John Little John Little - 11 months ago 39
Git Question

"No commit specified and merge.defaultToUpstream not set"

As a new git user, who is an expert with SVN and CVS, I am struggling to get the most basic of git functions to work.

I'm using a shared repo at

I created a local clone, and added a file:

$ git clone repository-url
$ echo "hello" > ha.txt
$ git add -A
$ git commit -a -m "haha"
$ git push

NOTE: at this point I got "No refs in common and none specified; doing nothing" error.
After some hours googling, I found the solution was to type this

$ git push origin master

Then I went onto another computer, modified the file, and commit-ed it (surprisingly, I didn't need to do the git push origin magic).
Then I back to the main computer, modified it again, so I could see how merge works.

$ git fetch
$ git merge

Now I get the error:

fatal: No commit specified and merge.defaultToUpstream not set.

Looking at the man page for "git merge", you have to specify something like this:

$ git merge [< commit >..]

The problem is, I cant find out what
< commit >
means, and what it should be. E.g. should it be a file, a repo, a message, a version?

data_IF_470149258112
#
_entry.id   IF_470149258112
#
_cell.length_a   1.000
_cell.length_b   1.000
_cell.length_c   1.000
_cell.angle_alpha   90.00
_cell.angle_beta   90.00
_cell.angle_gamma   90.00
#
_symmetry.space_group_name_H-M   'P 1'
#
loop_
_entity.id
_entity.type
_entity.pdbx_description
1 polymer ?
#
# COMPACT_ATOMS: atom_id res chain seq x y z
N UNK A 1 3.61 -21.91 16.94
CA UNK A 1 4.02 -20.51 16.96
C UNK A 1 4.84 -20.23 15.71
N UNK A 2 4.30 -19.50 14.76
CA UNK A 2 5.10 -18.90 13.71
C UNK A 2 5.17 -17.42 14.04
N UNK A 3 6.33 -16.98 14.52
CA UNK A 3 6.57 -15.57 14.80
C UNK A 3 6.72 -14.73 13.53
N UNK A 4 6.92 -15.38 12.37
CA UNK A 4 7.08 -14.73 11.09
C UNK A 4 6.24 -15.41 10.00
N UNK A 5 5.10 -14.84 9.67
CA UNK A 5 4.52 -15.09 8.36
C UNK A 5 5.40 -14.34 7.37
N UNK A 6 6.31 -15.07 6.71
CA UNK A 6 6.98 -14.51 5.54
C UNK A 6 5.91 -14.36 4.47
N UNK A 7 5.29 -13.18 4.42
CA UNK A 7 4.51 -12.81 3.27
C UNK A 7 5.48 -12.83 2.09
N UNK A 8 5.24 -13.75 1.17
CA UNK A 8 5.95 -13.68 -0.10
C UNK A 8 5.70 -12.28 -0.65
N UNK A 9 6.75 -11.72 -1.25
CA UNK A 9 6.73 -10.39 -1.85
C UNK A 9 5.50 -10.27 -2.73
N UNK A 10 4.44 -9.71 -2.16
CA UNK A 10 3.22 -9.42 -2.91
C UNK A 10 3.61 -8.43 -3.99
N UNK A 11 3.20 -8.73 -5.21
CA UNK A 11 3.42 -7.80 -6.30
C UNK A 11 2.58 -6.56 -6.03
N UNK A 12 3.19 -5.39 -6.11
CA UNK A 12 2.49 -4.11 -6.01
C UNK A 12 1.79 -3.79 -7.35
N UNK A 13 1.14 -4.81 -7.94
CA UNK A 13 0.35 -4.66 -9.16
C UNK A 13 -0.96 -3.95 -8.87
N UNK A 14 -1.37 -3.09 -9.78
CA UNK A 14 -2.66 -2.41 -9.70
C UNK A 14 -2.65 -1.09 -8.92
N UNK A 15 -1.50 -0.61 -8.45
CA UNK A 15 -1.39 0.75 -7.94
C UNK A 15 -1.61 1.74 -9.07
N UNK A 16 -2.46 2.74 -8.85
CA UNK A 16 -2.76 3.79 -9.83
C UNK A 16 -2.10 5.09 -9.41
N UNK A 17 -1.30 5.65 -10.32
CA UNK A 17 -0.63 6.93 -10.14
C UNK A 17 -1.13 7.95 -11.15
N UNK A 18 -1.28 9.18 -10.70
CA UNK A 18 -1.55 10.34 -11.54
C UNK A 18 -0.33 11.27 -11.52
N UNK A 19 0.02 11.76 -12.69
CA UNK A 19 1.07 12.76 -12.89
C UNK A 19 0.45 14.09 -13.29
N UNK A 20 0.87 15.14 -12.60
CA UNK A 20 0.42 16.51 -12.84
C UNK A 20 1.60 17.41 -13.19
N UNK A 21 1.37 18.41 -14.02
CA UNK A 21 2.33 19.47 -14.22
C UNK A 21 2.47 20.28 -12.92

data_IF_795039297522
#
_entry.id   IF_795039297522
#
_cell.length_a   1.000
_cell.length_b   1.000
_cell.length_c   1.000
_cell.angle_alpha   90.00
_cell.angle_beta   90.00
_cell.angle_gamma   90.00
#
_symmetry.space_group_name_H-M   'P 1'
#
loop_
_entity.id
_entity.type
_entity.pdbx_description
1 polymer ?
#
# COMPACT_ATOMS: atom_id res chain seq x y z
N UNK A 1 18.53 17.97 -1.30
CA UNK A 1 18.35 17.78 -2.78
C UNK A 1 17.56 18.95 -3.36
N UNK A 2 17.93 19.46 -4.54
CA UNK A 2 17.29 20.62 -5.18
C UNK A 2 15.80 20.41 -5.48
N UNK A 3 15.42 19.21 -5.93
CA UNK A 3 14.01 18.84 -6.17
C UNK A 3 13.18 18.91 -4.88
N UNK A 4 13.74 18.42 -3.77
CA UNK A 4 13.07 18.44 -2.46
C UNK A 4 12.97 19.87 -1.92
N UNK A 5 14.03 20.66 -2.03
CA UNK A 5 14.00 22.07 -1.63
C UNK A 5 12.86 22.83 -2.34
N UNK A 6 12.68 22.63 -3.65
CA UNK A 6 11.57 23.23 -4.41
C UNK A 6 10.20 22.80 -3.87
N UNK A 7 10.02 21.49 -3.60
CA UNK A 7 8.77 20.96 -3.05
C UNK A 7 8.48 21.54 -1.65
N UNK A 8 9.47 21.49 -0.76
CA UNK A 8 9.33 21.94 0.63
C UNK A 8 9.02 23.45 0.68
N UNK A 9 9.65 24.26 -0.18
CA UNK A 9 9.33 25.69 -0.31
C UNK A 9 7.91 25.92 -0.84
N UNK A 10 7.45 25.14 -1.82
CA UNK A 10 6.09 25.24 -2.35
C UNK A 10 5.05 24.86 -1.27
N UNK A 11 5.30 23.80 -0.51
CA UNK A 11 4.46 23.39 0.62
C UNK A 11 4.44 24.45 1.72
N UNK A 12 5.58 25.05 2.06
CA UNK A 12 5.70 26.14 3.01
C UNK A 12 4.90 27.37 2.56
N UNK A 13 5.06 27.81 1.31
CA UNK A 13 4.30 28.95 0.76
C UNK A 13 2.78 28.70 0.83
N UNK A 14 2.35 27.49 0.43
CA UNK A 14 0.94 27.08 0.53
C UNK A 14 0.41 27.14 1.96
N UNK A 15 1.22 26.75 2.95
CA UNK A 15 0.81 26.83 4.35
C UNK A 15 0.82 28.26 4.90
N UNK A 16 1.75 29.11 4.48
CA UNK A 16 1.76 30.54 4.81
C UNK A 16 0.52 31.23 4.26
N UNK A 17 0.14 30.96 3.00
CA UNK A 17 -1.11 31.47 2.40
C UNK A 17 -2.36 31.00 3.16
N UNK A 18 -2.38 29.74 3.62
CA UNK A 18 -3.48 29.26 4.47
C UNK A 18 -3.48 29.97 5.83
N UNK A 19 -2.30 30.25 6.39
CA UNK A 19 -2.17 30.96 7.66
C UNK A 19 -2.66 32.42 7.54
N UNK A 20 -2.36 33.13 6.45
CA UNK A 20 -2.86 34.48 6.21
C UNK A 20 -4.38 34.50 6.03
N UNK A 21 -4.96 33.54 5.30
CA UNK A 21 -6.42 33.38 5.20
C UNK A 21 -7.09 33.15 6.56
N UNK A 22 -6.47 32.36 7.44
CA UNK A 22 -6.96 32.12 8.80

I have not created a branch - I'm just working on the "head" or master as I think git calls it

Unfortunately, google is not much help on this one. The man pages seem to expect you to know what a
< refspec >
< commit >

Any help on this noob problem appreciated.

Answer Source

Usually you do not invoke git merge without arguments (at least I don't know anyone who does). If you want that merge defaults to the tracking branch, you need to set merge.defaultToUpstream to true: git config merge.defaultToUpstream true. Your master branch has to track origin/master in this case: git branch --set-upstream master origin/master. This is done automagically if origin/master was already present when you cloned.

Personally, I do git fetch and then git merge origin/master or git pull if I have no local commits.

Edit: As VonC mentioned merge.defaultToUpstream defaults to true since Git 2.0.